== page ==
RFID Serves Up Cafeteria Food

By Jonathan Collins

Deploying its contactless payment system at offices, hospitals and schools, FreedomPay shortens lines at on-site dining facilities.

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With more than 200 deployments already under its belt, FreedomPay sees corporate offices, government facilities, hospitals and universities as major markets for its RFID cashless payment systems.

“People think of McDonald’s as a major food service company, but the majority of feeding gets done in these closed campus environments,” says Tom Durovsik, founder and president of the four-year-old FreedomPay, which is based in Wayne, Pa. FreedomPay suite of offerings use RFID readers and cards to enable payment for food consumed at these on-site dining facilities.

FreedomPay reader and key fob

According to FreedomPay, as security at many corporate buildings and campuses has tightened and made it more of a hassle to leave or enter a facility, use of on-site food services has grown. However, the increased demand has often resulted in long lines at the registers. FreedomPay maintains its systems can remove those lines just by speeding the transaction time at the counter.

At the headquarters of one FreedomPay customer, telecom giant AT&T, the RFID payment system has shortened one cafeteria’s checkout lines so much that only two registers are now required, instead of six. “AT&T saved having to spend $2 million increasing the capacity of one of its cafeterias by deploying FreedomPay,” says Durovsik.

According to FreedomPay, contactless payments can be made in less than a second, and the entire transaction process can be up to 60 percent faster than it would be with a cash payment. At cafeterias where it has been installed, FreedomPay’s system has helped drive up sales by around 17 percent.

On average, FreedomPay says, 30 percent of a company’s employees tend to sign up for the service, although in some implementations the take-up rate has been as high as 60 percent.

Privately held Freedom pay also counts Home Depot and CNBC among its corporate clients. It has also deployed systems at four hospitals operated by Nova hospital systems in Virginia and at the headquarters of the FBI and the IRS and at other government offices Virginia.

FreedomPay sees itself as a business-process outsourcing company, rather than an RFID vendor, but it takes on the responsibility for the design, deployment, operation and maintenance of its RFID-based contactless payment system.

The system works by issuing contactless payment cards to employees that subscribe and link their bank, credit or payroll account to their card using FreedomPay’s Web-hosted management site. New users sign up via a Web site and are then issued a contactless RFID card that has a chip that holds and communicates a unique ID number to readers located at point-of-sales terminals. When customers wave their card within 2 inches of the reader, payment is authorized and then the value of the purchase deducted from the linked account.

FreedomPay uses its own proprietary hardware and software designs to operate the system. The payment cards use a 13.56 MHz chip that complies with the ISO 14443B and ISO 15693 standards; the readers, however, are made to the company’s specification by a number of manufacturers. Those readers connect and operate with a client’s existing POS systems. FreedomPay remotely operates and manages the entire RFID network. It also processes the payment transactions, markets the system to employees, handles the enrollment of employees that sign up and can operate promotions and loyalty schemes for its customers.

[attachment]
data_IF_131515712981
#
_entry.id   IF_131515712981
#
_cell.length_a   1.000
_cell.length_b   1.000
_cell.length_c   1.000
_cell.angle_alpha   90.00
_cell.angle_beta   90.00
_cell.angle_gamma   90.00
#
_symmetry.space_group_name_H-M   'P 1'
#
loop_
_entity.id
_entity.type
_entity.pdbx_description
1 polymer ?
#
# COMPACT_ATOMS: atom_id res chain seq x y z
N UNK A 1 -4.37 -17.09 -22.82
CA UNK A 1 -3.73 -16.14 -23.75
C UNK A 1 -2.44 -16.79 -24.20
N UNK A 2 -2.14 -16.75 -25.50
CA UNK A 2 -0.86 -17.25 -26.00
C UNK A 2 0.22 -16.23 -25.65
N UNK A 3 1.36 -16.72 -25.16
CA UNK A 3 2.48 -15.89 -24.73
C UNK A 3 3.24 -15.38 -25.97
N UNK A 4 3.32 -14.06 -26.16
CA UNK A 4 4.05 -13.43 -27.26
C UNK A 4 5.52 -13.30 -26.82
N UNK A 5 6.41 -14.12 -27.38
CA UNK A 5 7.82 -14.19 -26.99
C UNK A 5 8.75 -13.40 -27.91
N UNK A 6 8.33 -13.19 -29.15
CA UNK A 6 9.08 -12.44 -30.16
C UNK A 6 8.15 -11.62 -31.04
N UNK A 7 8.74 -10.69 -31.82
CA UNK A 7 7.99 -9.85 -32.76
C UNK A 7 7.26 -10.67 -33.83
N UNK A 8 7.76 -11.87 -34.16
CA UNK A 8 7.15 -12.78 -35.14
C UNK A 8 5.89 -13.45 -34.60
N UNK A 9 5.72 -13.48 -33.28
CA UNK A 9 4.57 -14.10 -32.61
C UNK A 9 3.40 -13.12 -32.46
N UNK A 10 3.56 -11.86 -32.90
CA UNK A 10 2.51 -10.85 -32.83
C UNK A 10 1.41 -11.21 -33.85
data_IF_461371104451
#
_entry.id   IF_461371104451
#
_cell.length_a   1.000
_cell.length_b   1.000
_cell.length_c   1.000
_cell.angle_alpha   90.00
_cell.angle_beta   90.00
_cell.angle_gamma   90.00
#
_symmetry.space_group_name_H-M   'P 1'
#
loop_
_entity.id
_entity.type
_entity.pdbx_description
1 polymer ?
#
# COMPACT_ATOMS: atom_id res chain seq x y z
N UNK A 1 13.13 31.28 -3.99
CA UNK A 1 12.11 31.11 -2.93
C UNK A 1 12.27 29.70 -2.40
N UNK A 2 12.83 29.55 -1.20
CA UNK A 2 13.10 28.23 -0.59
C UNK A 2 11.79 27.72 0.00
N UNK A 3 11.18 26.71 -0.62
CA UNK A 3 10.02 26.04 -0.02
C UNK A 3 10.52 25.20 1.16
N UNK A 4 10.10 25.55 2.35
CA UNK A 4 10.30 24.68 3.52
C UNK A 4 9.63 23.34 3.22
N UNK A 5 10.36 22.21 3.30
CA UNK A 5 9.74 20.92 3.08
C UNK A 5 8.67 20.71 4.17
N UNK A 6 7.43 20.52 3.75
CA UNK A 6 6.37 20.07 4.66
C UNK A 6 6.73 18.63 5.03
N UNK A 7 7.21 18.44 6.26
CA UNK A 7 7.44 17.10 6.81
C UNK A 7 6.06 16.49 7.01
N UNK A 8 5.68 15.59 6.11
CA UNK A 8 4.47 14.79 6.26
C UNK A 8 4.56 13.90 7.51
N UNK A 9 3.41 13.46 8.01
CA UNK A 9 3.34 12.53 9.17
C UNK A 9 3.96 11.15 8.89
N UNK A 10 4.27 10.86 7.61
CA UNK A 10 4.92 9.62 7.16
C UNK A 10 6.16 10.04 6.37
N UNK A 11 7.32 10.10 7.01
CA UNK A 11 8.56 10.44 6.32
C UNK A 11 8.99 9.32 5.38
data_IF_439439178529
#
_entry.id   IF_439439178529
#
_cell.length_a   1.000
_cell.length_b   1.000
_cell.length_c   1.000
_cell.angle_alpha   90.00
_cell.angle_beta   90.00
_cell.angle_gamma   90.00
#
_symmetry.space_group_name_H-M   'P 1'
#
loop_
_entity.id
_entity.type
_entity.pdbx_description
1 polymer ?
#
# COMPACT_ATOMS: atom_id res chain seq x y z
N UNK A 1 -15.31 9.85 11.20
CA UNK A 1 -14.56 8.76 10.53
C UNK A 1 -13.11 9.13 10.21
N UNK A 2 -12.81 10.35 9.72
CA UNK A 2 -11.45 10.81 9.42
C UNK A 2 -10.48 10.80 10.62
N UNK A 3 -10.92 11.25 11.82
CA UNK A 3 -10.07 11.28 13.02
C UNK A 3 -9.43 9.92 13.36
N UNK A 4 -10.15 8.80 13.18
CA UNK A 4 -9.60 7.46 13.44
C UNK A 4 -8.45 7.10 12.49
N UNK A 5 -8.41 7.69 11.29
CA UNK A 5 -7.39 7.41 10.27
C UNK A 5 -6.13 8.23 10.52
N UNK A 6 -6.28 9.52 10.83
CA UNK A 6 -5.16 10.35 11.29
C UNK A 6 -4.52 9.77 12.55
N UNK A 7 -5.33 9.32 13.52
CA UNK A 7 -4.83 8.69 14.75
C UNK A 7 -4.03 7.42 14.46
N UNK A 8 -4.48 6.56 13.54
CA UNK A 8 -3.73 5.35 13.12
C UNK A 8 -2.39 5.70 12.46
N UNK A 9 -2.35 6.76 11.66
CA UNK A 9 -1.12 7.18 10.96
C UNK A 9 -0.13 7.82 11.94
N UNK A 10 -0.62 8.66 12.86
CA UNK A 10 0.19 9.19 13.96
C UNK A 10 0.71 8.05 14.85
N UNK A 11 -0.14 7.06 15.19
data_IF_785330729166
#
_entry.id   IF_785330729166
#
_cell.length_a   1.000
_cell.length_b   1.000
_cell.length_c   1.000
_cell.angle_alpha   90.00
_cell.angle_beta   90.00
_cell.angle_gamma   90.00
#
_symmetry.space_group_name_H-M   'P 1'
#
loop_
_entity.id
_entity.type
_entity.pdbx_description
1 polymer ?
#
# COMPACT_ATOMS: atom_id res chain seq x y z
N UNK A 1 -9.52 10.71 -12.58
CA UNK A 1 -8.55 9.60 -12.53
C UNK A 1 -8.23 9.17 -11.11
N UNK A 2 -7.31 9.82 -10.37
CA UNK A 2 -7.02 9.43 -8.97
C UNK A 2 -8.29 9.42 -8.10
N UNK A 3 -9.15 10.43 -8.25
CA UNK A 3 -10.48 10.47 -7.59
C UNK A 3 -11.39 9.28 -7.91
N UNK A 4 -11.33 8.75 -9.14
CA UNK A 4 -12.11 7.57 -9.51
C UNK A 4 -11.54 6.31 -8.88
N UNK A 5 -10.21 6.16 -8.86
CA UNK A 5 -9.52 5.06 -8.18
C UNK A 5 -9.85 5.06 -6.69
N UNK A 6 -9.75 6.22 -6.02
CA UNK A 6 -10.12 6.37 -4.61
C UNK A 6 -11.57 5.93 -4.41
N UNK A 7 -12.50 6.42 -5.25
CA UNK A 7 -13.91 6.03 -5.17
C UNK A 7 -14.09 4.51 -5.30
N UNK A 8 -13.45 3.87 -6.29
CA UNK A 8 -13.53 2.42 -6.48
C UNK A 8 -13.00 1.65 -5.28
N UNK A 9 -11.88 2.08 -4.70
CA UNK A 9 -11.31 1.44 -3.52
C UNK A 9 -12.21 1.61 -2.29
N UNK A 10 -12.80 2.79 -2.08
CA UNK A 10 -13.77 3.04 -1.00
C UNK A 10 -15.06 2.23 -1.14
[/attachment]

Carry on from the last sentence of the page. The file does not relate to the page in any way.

The company offers plaster payment cards and key fobs but says some clients attach the contactless payment chip to existing employee ID cards. Clients don’t have to buy the hardware and software for the FreedomPay system or pay for its installation, but instead can pay a monthly service fee that is determined by the size of the deployment. “The large majority of FreedomPay clients take advantage of our monthly fee structure for complete turnkey services,” says Durovsik.

Once deployed, FreedomPay maintains that its systems can be extended to support other applications within the company such as processing purchases made at vending machines, providing access to parking lots and paying fares for employee shuttle buses.

RFID for cashless payments is not new but more and more companies are offering their own versions of the technology and focusing on different opportunities. In the U.S., already existing RFID-based payment services include ExxonMobil’s popular Speedpass, used by customers at fuel pumps, and similar offerings by Philips 66 and Citgo. In addition, American Express has been testing its ExpressPay RFID payment product with merchants in the Phoenix area. In September 2003, Canadian startup Dexit launched its contactless payment service in its home city of Toronto (see Dexit Turns RFID Cards into Cash), and this summer Smart System Technologies (SST) announced it was deploying its PowerPay cashless RFID payment system throughout two NFL stadiums in time for the upcoming season (see RFID Enters the Sports Arena).

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